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Apparently, Financial Advisors Are More Stressed Out Than Their Clients

Managing money is stressful when you don't know how to do it. But apparently, it's stressful for the professionals, too.

A good 71% of financial advisors say they experience moderate or high levels of stress, compared to just 63% of investors, according to a survey by the Financial Planning Association along with Janus Henderson and Investopedia.

Part of the problem boils down to competition, but it's also a matter of advisors' performance being outside their control to a certain extent. After all, advisors can only make investment recommendations based on things they know, research they've done, and trends they've observed. They can't predict the market's performance, nor can they guarantee clients that they won't lose money. And if there's one thing people tend not to take kindly to, it's financial losses -- even those that are only on paper.

IMAGE SOURCE: GETTY IMAGES.

Sourcing clients can also be stressful for advisors who are new to the field. Networking, attending conferences, and getting out in the community can be a time-consuming endeavor, and one that doesn't always yield monetary results.

If you're a financial advisor who's been struggling with stress, there are things you can do to ease the burden and focus more on what you do best -- helping clients manage their money and meet their most important goals. Here are a few to start with.

1. Be transparent about your fees

An estimated 65% of Americans say they mistrust financial advisors to some degree, according to the American Association of Individual Investors. Earning clients' trust is crucial to growing your business and retaining customers, so to this end, aim to be extremely open about the way you get paid. If you charge a percentage fee of assets under management, say so. If you collect commissions, be up front about that as well. Any reasonable client won't begrudge you the opportunity to get paid, but you need to make your compensation structure clear so that people are comfortable with it.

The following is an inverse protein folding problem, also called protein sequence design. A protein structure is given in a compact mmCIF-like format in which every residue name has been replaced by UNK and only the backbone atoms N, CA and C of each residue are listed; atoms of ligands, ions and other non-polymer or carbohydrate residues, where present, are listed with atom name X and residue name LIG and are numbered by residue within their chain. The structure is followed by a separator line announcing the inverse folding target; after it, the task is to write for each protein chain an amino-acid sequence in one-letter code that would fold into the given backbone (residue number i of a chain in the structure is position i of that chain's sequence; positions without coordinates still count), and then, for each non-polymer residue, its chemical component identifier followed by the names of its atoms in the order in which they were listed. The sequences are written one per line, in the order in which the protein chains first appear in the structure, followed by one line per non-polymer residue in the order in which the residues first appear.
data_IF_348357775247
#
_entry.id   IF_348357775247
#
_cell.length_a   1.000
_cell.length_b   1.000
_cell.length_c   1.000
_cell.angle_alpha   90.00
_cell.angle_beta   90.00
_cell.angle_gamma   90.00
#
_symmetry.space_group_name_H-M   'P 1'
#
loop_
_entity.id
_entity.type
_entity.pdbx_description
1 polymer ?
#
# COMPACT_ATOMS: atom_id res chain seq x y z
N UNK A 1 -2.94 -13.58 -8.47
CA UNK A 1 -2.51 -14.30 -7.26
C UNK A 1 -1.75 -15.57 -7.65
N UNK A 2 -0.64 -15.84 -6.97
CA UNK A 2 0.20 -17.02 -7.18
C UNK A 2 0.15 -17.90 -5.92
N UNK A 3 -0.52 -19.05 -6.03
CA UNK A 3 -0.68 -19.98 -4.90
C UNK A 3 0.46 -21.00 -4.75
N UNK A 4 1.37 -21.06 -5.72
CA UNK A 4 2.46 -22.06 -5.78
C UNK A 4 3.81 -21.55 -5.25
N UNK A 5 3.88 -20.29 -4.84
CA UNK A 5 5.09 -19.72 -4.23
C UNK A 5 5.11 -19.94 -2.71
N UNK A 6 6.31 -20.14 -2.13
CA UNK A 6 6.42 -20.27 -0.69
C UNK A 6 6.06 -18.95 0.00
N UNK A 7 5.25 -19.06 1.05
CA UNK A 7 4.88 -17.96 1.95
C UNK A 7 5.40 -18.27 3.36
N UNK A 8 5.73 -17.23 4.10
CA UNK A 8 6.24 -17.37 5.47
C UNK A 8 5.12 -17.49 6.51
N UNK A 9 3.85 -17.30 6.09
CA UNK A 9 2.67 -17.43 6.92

2. Get comfortable asking for endorsements

Building a client base can be an extremely stressful prospect, especially when you're a relatively new advisor without the years of experience some of your competitors might have. To this end, it really helps to focus on developing a few solid client relationships, and then asking those customers to talk you up to their friends, colleagues, and neighbors. If you make it clear that you're looking for help in growing your business, satisfied customers may be more than happy to accommodate.

3. Commit to a better work-life balance

Being a financial advisor often means working after-hours, or all the time, which can make for a stressful existence. If you're used to working nonstop, start blocking off time during the week when you won't be doing that. Decide that you won't travel to meet clients on Monday and Wednesday evenings, or that you'll allow yourself to take every other Friday off in the summer to spend time with family.

This assumes, of course, that you're self-employed and therefore have the ability to set your own schedule. If you work for a company that has the right to dictate your hours, you may not have the same leeway. But if that's the case, and your employer has been making unreasonable demands, tell your manager that you're on the verge of burning out, and insist that you need to scale back.

Managing money for other people isn't easy, but you owe it to yourself to reduce your stress load and improve your outlook. Doing so might help you get better at your job, and once that happens, both you and your clients stand to win.

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